If you share a home with more than one person, you've probably experienced the the temperature argument.There are ways to fix the problem other than putting on an extra sweatshirt. Before you consider secretly turning the thermostat up a few notches, see if a mini-split heating and cooling system is right for you.
What is a Mini-Split?
A mini-split system has an outdoor "compressor" and an indoor "evaporator." These key components allow control of the temperature in individual rooms. Although it sounds simple enough, there are many pros and cons to consider before installing this system.
1. Easy to Install
Like I mentioned earlier, there are 2 main units used to create this system. Installing a mini-split system usually only requires a small hole to link the 2 units cable, tubing, and drain line.
2. Individual Zoning
Newer systems allow up to four indoor units to one outdoor unit. This makes it possible for each indoor unit to have its own thermostat.
3. Cost Saving
With individual zoning, units only need to be turned on when a room is occupied. This uses half the amount of electricity as central air systems, saving you money on your electric bill while reducing your carbon footprint.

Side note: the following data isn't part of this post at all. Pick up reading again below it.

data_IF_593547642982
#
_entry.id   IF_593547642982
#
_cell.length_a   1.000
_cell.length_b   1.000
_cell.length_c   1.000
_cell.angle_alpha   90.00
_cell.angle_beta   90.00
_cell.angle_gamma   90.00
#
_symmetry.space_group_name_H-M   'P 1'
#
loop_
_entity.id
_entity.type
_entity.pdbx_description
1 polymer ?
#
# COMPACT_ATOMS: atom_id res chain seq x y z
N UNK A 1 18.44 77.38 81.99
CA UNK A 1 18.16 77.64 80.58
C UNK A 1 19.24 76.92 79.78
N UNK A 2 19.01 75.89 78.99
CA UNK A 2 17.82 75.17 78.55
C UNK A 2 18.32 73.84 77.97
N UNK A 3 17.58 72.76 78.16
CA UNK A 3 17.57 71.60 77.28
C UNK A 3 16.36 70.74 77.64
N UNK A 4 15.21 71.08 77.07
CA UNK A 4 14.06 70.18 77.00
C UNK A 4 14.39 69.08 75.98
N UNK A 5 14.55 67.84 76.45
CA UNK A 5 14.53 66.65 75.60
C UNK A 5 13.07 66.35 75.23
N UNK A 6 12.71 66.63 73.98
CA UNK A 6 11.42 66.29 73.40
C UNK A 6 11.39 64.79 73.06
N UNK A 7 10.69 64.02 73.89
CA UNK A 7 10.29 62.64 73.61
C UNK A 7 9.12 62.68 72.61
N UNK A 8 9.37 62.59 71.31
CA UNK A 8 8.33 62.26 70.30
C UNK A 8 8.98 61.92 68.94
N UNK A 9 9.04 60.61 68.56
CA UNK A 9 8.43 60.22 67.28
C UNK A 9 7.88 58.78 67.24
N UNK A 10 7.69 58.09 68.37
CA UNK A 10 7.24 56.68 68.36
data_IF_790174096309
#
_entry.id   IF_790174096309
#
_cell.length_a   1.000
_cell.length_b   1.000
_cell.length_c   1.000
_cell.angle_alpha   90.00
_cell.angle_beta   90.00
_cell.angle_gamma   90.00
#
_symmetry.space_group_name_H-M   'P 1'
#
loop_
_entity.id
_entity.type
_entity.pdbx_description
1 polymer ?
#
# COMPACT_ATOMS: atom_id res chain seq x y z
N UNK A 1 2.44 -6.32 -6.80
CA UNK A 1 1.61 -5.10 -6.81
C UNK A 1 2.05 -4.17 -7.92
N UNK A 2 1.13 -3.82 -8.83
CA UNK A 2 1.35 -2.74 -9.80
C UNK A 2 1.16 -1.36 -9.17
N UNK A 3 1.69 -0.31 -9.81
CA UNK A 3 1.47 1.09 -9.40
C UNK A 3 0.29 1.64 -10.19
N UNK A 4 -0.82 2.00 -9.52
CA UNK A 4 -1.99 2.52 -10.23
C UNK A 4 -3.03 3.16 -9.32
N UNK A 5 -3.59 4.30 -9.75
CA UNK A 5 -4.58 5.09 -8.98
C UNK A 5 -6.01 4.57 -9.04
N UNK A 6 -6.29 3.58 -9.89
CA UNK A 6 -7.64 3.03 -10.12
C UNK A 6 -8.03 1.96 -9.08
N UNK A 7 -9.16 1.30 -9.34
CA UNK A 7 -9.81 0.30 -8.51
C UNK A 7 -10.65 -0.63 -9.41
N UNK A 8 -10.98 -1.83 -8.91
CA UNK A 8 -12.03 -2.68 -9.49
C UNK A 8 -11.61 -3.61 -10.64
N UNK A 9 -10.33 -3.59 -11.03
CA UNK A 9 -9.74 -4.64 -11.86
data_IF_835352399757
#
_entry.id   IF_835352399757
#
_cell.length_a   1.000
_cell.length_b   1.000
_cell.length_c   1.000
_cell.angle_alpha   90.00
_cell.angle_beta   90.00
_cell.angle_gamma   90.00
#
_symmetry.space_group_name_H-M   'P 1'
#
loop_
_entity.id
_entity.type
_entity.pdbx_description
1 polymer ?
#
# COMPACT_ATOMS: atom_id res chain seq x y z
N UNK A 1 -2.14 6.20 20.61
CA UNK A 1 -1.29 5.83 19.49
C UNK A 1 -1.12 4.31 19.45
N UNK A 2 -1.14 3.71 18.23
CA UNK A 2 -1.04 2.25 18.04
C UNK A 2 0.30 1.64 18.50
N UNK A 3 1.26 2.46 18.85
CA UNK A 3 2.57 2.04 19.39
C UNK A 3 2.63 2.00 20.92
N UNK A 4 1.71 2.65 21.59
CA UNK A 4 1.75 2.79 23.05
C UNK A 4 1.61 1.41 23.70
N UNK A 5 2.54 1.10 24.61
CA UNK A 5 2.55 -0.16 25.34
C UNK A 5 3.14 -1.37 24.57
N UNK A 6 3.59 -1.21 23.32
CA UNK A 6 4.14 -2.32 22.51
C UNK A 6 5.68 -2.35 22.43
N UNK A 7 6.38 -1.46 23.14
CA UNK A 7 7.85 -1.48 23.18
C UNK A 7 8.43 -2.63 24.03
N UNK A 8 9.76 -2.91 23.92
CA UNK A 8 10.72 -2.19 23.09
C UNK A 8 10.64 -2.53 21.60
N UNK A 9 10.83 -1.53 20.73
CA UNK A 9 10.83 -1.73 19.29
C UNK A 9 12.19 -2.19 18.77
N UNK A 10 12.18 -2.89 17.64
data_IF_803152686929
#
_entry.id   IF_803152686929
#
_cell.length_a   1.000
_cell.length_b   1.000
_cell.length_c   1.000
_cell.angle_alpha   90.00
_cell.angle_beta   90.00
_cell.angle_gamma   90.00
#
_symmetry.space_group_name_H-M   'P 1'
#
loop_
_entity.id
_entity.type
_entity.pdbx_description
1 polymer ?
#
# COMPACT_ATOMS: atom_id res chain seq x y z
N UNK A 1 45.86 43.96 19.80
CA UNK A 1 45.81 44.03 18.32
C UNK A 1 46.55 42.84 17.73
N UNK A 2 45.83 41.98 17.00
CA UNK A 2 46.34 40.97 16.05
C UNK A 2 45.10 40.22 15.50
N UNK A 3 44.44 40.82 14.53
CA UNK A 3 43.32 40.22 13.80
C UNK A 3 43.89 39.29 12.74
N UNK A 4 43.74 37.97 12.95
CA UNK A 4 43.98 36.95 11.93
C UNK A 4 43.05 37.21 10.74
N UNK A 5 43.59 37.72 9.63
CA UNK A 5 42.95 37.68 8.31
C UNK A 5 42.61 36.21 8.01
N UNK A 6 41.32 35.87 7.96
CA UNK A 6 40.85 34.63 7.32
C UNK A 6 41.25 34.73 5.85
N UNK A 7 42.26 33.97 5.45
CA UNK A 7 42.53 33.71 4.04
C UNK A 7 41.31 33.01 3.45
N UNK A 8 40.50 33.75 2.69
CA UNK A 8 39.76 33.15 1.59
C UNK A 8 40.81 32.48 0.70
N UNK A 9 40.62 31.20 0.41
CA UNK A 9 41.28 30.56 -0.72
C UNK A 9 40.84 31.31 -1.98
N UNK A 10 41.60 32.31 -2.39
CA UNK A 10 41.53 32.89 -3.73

Although conveniently placed in each room for comfort, the mini-split system is not the most attractive system. A unit is installed on the upper-wall of a room, making for a slight eye-sore in some cases.
2. Crucial Calculations
A mini split system requires a reliable contractor to install the unit for many reasons. Although it is a simple hole connecting lines, the contractor will be able to determine best location for installation and proper sizing. If a mini-split is installed at an incorrect size or location, it could work improperly or waste energy.
Who Can Benefit From a Mini-Split System?
The system allows for multi-zones, therefore allowing multiple families to operate their systems individually.
Locations with Environment Changes
The outside environment is unpredictable and there are frequent temperature changes. A mini-split system is a good way to switch from heat to air without running up a large bill.
Homes with an Addition
When you build onto your home, the addition isn't part of the initial planning and zoning. A simple way to add a heating and cooling system to an addition is using a mini-split unit for that particular part of the house.
To learn more, call A. Borrelli Mechanical today.